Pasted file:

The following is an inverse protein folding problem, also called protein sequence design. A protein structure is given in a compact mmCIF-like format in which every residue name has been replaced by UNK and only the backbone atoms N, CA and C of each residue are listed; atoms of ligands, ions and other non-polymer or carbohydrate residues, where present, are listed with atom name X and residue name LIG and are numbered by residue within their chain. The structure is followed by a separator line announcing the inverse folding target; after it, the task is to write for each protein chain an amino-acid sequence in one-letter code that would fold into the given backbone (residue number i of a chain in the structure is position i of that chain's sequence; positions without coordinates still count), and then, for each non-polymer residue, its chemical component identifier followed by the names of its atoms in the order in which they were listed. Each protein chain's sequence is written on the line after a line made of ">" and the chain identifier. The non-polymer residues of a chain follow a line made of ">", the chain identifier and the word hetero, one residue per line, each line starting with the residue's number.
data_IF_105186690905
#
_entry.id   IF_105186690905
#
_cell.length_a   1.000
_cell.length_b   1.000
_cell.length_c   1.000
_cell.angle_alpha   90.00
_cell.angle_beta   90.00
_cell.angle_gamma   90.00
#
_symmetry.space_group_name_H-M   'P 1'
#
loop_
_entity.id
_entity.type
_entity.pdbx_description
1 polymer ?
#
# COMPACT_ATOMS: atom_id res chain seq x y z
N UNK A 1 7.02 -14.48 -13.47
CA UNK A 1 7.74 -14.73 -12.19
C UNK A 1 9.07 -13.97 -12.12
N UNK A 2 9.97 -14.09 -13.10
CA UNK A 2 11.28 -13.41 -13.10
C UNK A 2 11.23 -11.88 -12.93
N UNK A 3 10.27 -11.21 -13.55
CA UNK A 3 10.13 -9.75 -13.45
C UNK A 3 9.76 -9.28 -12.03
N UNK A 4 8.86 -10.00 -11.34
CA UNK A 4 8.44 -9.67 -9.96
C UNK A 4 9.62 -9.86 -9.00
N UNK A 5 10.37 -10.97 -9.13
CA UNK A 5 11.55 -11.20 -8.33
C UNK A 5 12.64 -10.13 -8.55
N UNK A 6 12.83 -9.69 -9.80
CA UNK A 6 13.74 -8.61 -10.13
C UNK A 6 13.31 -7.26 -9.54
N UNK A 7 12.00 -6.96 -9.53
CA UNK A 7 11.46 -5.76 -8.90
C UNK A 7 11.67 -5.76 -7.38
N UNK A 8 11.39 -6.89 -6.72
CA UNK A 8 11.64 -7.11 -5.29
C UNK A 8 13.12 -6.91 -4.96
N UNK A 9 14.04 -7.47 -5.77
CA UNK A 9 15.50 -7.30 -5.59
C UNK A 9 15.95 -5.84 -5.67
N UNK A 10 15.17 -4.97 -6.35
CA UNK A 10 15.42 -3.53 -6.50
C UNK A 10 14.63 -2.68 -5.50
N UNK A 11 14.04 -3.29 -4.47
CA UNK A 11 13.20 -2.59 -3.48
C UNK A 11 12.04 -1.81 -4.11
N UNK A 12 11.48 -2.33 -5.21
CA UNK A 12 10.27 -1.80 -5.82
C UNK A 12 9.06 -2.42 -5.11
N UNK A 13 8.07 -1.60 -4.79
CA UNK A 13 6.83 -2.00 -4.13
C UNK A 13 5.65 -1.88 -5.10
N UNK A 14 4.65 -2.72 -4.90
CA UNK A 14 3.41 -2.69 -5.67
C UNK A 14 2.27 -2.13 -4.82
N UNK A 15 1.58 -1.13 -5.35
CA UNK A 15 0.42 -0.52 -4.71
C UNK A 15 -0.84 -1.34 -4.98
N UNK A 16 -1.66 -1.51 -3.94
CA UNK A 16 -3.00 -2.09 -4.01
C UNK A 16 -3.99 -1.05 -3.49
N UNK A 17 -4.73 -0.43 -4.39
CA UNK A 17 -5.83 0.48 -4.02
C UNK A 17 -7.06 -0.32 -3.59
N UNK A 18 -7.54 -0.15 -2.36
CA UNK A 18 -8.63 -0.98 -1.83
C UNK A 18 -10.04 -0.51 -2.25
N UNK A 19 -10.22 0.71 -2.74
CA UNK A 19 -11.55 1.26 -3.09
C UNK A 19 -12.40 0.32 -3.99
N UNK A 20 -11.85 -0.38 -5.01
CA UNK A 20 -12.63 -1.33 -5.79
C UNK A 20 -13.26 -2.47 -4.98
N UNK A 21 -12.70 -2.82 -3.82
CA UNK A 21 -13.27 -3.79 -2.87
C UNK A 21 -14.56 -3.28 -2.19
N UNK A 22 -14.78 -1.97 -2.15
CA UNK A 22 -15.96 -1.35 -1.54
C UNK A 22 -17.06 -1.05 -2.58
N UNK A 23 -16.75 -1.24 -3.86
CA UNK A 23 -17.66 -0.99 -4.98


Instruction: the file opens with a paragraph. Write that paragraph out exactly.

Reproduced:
The following is an inverse protein folding problem, also called protein sequence design. A protein structure is given in a compact mmCIF-like format in which every residue name has been replaced by UNK and only the backbone atoms N, CA and C of each residue are listed; atoms of ligands, ions and other non-polymer or carbohydrate residues, where present, are listed with atom name X and residue name LIG and are numbered by residue within their chain. The structure is followed by a separator line announcing the inverse folding target; after it, the task is to write for each protein chain an amino-acid sequence in one-letter code that would fold into the given backbone (residue number i of a chain in the structure is position i of that chain's sequence; positions without coordinates still count), and then, for each non-polymer residue, its chemical component identifier followed by the names of its atoms in the order in which they were listed. Each protein chain's sequence is written on the line after a line made of ">" and the chain identifier. The non-polymer residues of a chain follow a line made of ">", the chain identifier and the word hetero, one residue per line, each line starting with the residue's number.